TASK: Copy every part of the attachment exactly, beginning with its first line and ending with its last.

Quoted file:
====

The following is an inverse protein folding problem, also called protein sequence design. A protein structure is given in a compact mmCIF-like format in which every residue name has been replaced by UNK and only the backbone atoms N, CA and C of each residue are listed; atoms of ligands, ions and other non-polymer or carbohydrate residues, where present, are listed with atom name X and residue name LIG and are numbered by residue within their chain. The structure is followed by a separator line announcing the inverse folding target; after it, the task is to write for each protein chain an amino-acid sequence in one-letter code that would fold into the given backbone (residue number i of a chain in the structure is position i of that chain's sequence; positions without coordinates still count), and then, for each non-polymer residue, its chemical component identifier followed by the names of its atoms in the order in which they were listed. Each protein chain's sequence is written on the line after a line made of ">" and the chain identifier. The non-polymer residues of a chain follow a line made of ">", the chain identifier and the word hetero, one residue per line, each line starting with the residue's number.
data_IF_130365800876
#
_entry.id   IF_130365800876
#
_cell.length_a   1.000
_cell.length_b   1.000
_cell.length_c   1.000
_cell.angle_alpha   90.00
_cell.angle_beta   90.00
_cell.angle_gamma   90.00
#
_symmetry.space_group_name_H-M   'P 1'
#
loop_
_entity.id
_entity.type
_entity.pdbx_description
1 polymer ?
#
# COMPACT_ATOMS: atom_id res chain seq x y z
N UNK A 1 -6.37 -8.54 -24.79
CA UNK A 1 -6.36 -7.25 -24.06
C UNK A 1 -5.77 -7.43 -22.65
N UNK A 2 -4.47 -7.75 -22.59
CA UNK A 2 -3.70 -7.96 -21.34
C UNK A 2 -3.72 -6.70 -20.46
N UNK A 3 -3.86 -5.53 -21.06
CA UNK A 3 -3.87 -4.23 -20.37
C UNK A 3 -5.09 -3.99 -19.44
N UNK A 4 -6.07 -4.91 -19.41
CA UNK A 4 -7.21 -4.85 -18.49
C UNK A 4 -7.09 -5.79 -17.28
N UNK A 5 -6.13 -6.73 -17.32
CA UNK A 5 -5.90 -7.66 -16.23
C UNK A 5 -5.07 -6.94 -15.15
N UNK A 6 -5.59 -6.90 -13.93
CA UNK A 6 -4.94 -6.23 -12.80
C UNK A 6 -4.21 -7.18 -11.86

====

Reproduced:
The following is an inverse protein folding problem, also called protein sequence design. A protein structure is given in a compact mmCIF-like format in which every residue name has been replaced by UNK and only the backbone atoms N, CA and C of each residue are listed; atoms of ligands, ions and other non-polymer or carbohydrate residues, where present, are listed with atom name X and residue name LIG and are numbered by residue within their chain. The structure is followed by a separator line announcing the inverse folding target; after it, the task is to write for each protein chain an amino-acid sequence in one-letter code that would fold into the given backbone (residue number i of a chain in the structure is position i of that chain's sequence; positions without coordinates still count), and then, for each non-polymer residue, its chemical component identifier followed by the names of its atoms in the order in which they were listed. Each protein chain's sequence is written on the line after a line made of ">" and the chain identifier. The non-polymer residues of a chain follow a line made of ">", the chain identifier and the word hetero, one residue per line, each line starting with the residue's number.
data_IF_130365800876
#
_entry.id   IF_130365800876
#
_cell.length_a   1.000
_cell.length_b   1.000
_cell.length_c   1.000
_cell.angle_alpha   90.00
_cell.angle_beta   90.00
_cell.angle_gamma   90.00
#
_symmetry.space_group_name_H-M   'P 1'
#
loop_
_entity.id
_entity.type
_entity.pdbx_description
1 polymer ?
#
# COMPACT_ATOMS: atom_id res chain seq x y z
N UNK A 1 -6.37 -8.54 -24.79
CA UNK A 1 -6.36 -7.25 -24.06
C UNK A 1 -5.77 -7.43 -22.65
N UNK A 2 -4.47 -7.75 -22.59
CA UNK A 2 -3.70 -7.96 -21.34
C UNK A 2 -3.72 -6.70 -20.46
N UNK A 3 -3.86 -5.53 -21.06
CA UNK A 3 -3.87 -4.23 -20.37
C UNK A 3 -5.09 -3.99 -19.44
N UNK A 4 -6.07 -4.91 -19.41
CA UNK A 4 -7.21 -4.85 -18.49
C UNK A 4 -7.09 -5.79 -17.28
N UNK A 5 -6.13 -6.73 -17.32
CA UNK A 5 -5.90 -7.66 -16.23
C UNK A 5 -5.07 -6.94 -15.15
N UNK A 6 -5.59 -6.90 -13.93
CA UNK A 6 -4.94 -6.23 -12.80
C UNK A 6 -4.21 -7.18 -11.86